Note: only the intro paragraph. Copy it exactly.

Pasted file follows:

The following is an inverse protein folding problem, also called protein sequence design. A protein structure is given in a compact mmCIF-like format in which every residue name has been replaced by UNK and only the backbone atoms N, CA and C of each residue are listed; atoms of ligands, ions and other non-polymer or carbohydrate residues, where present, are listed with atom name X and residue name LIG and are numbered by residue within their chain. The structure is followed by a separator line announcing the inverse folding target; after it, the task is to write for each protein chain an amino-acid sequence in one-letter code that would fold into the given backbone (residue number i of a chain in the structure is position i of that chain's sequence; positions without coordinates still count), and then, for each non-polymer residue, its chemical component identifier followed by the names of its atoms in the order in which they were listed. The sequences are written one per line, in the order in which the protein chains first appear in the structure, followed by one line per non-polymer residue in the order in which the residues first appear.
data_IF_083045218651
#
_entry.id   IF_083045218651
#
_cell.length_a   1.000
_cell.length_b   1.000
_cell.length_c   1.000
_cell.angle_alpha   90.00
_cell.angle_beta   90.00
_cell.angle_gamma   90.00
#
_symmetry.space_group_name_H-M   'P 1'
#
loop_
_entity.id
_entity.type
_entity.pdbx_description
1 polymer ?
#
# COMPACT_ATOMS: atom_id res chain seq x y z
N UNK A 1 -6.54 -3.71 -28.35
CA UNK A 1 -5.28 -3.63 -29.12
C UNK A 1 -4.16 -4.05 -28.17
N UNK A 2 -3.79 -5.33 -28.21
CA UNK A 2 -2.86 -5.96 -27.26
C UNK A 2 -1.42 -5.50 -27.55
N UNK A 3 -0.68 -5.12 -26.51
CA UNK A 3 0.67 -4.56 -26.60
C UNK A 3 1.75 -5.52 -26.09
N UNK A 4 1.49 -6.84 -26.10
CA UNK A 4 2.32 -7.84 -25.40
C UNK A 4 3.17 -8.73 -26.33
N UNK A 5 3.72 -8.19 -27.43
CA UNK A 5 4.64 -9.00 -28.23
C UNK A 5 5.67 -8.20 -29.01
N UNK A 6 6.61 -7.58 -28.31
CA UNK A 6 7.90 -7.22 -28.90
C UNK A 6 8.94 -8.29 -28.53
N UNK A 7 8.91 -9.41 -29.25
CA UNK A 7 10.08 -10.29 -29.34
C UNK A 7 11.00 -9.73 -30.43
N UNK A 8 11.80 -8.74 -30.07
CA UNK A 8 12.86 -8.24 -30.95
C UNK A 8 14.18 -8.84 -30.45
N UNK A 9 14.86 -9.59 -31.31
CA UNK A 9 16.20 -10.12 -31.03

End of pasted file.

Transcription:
The following is an inverse protein folding problem, also called protein sequence design. A protein structure is given in a compact mmCIF-like format in which every residue name has been replaced by UNK and only the backbone atoms N, CA and C of each residue are listed; atoms of ligands, ions and other non-polymer or carbohydrate residues, where present, are listed with atom name X and residue name LIG and are numbered by residue within their chain. The structure is followed by a separator line announcing the inverse folding target; after it, the task is to write for each protein chain an amino-acid sequence in one-letter code that would fold into the given backbone (residue number i of a chain in the structure is position i of that chain's sequence; positions without coordinates still count), and then, for each non-polymer residue, its chemical component identifier followed by the names of its atoms in the order in which they were listed. The sequences are written one per line, in the order in which the protein chains first appear in the structure, followed by one line per non-polymer residue in the order in which the residues first appear.